8 product lessons we can learn from Google+

The reshuffles in management in Google+ recently attracted a lot of press comment and speculation. I thought it an appropriate time to look back on the last couple of years and see what broader product lessons we can learn from the inception, launch and evolution of Google+.

Note that whilst I worked on the original Google+ team and invented the ideas behind Circles, I have long since left, and have no insider knowledge about what is happening, nor does this post have any confidential information. I’m simply sharing what I think are clear product lessons that may help many of us build better things, all of which can be deduced from public information.

1. Build around people problems, not company problems

A dominant theme in the discussion of what is happening with Google+ has been a focus on the problems Google faced with the rise of Facebook, and whether those problems still exist now. Everything I have read in the past few weeks discusses this from a company problem point of view. There has been little discussion on which problems Google+ should or could solve for people, or what new inventions they could build to make people’s lives better. Contrast this with other parts of Google, where clear problems that people have are being solved. If Google+ wants to see engagement numbers similar to Facebook, it needs to focus on how Google+ makes people’s lives markedly better. The vast majority of people don’t care about Google’s problems. Likewise, they don’t use Facebook in order to collect data about themselves so they can be targeted with better advertising. They simply want better tools to help them live a more fulfilling and happier life, and often they can’t foresee tools they will later come to value.

The point here is that social software is not done. Do people want better ways to build, maintain and grow relationships? Of course. Better ways to share their experiences with the people they care about no matter where they are? Of course. None of these problems are solved. People don’t even yet know how they will share experiences in the future; this is why the Facebook acquisition of Oculus Rift is so interesting. Large parts of Google+ don’t offer anything beyond what exists elsewhere.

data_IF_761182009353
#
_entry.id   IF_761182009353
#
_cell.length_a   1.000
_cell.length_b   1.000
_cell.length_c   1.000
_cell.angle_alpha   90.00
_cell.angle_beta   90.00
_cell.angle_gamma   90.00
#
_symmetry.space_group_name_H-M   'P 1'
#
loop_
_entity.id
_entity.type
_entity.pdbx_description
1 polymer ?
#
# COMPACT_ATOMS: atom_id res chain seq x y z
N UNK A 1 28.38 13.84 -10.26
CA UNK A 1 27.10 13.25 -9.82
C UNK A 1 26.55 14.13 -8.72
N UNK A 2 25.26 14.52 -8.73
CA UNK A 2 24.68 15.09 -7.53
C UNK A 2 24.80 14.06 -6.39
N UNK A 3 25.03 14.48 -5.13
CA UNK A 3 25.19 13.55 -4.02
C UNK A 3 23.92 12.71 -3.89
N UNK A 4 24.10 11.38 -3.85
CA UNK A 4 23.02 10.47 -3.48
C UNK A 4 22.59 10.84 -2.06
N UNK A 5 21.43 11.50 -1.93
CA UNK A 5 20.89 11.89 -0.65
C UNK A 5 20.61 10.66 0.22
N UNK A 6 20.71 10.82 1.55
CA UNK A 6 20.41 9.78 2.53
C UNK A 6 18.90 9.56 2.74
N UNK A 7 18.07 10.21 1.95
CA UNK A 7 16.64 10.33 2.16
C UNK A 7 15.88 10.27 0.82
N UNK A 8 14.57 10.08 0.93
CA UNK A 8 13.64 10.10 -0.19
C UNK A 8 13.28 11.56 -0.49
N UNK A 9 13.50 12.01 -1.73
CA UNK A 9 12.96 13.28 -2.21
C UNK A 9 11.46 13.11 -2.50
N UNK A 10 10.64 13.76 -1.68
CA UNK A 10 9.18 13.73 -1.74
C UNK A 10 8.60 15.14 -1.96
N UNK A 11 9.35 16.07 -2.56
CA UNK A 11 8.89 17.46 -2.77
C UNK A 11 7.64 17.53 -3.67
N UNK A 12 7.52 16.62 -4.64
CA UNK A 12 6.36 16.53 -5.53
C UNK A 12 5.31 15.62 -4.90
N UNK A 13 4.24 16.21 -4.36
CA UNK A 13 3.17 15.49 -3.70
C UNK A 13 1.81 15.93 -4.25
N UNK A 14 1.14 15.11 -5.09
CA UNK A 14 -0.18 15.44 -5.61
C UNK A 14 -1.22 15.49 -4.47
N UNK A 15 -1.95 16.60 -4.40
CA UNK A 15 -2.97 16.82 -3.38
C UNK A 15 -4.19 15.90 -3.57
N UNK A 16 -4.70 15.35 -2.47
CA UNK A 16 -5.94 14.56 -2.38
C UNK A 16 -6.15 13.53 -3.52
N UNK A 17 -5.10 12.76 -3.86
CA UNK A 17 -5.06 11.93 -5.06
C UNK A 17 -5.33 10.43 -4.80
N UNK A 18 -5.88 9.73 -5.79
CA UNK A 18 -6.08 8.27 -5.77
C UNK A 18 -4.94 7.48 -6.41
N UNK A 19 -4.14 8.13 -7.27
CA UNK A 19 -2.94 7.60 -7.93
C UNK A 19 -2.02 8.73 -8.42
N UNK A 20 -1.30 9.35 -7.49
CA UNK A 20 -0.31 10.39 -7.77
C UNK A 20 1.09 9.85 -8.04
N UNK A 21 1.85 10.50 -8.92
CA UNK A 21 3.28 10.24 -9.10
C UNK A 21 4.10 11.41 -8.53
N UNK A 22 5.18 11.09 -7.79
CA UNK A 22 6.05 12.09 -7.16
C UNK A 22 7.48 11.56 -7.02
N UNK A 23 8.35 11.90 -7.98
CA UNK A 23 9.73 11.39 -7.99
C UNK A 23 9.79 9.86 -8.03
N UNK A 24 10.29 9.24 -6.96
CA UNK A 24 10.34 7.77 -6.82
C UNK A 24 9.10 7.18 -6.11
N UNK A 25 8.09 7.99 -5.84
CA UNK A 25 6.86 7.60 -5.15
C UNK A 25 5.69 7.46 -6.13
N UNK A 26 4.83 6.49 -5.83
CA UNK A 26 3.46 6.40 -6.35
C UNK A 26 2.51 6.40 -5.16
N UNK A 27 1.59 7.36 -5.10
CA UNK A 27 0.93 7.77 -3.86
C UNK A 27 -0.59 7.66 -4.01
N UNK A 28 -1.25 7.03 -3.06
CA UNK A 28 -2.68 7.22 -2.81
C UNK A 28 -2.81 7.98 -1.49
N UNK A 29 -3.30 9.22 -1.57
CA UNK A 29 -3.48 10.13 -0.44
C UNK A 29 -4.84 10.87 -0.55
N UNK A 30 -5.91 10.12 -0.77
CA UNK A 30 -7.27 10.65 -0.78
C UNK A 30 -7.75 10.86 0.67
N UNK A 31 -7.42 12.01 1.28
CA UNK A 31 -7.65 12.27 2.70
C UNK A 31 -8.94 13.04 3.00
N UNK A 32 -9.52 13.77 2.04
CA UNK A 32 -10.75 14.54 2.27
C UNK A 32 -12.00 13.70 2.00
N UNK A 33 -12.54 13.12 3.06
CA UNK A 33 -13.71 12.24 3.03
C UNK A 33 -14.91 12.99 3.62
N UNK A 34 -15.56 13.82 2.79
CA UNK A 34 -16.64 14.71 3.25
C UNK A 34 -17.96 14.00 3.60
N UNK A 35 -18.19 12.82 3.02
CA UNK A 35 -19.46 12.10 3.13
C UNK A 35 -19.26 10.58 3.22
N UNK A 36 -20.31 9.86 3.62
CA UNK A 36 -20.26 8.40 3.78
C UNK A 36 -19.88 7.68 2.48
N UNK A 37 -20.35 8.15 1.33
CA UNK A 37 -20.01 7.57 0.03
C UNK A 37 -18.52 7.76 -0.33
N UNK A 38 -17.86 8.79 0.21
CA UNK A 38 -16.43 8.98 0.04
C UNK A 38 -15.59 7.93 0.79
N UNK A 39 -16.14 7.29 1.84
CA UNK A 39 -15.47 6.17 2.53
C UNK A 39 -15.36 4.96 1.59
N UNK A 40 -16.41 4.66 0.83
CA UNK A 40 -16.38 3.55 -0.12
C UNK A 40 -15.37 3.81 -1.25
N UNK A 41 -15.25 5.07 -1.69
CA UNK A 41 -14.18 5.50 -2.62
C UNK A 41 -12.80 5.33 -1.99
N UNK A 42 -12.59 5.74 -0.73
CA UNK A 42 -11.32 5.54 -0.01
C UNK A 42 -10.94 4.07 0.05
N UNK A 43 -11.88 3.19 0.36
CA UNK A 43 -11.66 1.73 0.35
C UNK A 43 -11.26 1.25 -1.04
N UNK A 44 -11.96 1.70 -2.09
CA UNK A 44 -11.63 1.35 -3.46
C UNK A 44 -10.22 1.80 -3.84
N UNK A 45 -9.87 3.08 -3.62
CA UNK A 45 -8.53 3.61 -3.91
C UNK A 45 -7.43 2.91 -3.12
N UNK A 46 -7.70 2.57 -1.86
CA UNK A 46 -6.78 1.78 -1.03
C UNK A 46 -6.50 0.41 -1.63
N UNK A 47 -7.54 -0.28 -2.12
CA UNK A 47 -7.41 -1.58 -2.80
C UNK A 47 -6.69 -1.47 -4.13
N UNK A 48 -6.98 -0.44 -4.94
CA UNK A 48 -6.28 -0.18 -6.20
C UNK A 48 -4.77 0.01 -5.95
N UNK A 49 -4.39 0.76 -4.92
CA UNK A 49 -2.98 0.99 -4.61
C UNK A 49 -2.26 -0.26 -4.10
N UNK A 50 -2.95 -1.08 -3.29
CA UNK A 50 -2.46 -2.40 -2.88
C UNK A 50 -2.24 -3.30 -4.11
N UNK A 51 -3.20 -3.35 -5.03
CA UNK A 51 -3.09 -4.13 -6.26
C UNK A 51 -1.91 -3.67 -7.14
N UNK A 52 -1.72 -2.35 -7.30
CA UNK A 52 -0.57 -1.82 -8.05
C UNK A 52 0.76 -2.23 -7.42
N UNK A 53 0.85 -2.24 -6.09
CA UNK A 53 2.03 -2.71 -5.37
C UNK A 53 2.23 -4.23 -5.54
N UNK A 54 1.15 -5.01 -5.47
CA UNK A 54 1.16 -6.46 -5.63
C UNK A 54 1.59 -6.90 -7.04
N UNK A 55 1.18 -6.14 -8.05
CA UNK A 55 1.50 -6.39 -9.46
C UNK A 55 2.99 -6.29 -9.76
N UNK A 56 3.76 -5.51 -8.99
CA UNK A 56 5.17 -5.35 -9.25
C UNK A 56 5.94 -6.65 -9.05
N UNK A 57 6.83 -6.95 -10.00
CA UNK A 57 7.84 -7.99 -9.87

There is so much room for invention, so much opportunity to make people’s lives better, the Internet is in its infancy. There is no need to worry so deeply about competitive threats, as if it is a zero sum game and there is a foregone product conclusion.

2. Perceived benefits need to be greater than perceived effort

My mobile phone’s address book is full of people I don’t recognise. It is a pretty comprehensive list of all the people in my life, yet woefully managed. One of the most personal parts of my most personal device is full of strangers. This is the same for almost everyone and the reason is simple: it’s not worth the effort to keep it up to date. This is the problem with Google Circles.

The perceived benefit was clear to everyone. Circles more clearly mapped to how life works offline, where people typically share different parts of their life with different groups of people. It was a clear Achilles heel for Facebook at the time, as Facebook’s primary design pattern was to share everything with all your friends, which limited what people were comfortable sharing.